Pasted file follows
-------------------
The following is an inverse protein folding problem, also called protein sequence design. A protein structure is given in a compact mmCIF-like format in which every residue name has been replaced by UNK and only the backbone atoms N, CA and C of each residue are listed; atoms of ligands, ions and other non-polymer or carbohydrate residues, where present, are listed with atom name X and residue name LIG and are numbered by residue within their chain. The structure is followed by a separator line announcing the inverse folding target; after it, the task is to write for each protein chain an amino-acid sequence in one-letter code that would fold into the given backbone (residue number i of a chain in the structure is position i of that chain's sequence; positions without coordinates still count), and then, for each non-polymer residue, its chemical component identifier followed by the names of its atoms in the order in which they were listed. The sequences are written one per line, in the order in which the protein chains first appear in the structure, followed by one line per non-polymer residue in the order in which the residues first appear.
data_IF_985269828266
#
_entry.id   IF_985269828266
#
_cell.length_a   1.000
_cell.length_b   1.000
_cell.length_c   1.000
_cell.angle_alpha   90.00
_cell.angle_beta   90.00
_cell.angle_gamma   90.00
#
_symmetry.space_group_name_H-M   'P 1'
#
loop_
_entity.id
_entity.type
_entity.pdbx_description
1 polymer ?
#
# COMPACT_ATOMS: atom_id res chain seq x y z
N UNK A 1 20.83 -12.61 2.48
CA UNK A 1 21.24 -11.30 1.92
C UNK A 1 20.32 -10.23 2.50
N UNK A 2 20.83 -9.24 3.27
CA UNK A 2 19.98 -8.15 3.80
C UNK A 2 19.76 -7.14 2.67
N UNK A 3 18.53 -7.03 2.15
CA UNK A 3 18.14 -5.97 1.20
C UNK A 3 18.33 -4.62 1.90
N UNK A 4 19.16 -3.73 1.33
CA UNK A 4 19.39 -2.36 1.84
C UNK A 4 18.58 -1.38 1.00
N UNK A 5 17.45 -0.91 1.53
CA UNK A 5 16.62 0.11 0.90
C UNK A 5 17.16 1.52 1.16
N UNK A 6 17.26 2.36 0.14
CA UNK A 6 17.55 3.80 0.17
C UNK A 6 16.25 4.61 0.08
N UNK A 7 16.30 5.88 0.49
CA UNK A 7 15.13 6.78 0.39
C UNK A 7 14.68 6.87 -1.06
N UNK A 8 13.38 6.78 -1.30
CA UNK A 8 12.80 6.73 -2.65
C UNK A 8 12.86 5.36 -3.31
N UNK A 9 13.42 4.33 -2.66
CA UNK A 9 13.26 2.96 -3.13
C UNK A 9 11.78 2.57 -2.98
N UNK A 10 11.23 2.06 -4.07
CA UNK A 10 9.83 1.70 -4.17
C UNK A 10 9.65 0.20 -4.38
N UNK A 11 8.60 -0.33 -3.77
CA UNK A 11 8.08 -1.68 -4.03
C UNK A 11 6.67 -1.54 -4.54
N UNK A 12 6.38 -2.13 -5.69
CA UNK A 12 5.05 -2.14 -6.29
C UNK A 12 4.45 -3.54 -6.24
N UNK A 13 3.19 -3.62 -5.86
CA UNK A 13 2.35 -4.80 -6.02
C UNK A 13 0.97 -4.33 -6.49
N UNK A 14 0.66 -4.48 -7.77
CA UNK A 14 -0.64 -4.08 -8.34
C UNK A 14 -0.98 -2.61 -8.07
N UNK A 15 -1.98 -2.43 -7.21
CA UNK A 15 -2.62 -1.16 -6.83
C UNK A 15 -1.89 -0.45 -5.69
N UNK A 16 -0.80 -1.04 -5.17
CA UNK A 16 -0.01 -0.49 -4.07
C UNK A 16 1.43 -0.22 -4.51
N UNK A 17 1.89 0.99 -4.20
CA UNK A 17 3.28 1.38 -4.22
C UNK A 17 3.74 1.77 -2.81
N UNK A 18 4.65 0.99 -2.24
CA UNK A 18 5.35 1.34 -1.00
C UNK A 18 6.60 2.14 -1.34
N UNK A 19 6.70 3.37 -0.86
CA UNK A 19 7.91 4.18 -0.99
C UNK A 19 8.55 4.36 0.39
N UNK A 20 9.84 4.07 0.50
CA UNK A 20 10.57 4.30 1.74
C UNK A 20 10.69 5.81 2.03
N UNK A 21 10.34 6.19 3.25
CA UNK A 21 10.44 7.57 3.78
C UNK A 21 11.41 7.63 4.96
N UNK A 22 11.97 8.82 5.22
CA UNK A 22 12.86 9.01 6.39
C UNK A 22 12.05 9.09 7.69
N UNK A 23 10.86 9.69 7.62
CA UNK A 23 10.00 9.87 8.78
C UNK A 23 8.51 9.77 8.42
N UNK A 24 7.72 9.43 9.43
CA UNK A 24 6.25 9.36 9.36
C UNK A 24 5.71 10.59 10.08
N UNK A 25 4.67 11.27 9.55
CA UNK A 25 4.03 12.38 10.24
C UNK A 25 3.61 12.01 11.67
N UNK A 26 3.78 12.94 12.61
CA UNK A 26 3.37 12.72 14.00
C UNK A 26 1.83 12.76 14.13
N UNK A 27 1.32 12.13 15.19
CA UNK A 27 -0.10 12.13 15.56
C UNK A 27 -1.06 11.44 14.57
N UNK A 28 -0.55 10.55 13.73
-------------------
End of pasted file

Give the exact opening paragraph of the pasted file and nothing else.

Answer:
The following is an inverse protein folding problem, also called protein sequence design. A protein structure is given in a compact mmCIF-like format in which every residue name has been replaced by UNK and only the backbone atoms N, CA and C of each residue are listed; atoms of ligands, ions and other non-polymer or carbohydrate residues, where present, are listed with atom name X and residue name LIG and are numbered by residue within their chain. The structure is followed by a separator line announcing the inverse folding target; after it, the task is to write for each protein chain an amino-acid sequence in one-letter code that would fold into the given backbone (residue number i of a chain in the structure is position i of that chain's sequence; positions without coordinates still count), and then, for each non-polymer residue, its chemical component identifier followed by the names of its atoms in the order in which they were listed. The sequences are written one per line, in the order in which the protein chains first appear in the structure, followed by one line per non-polymer residue in the order in which the residues first appear.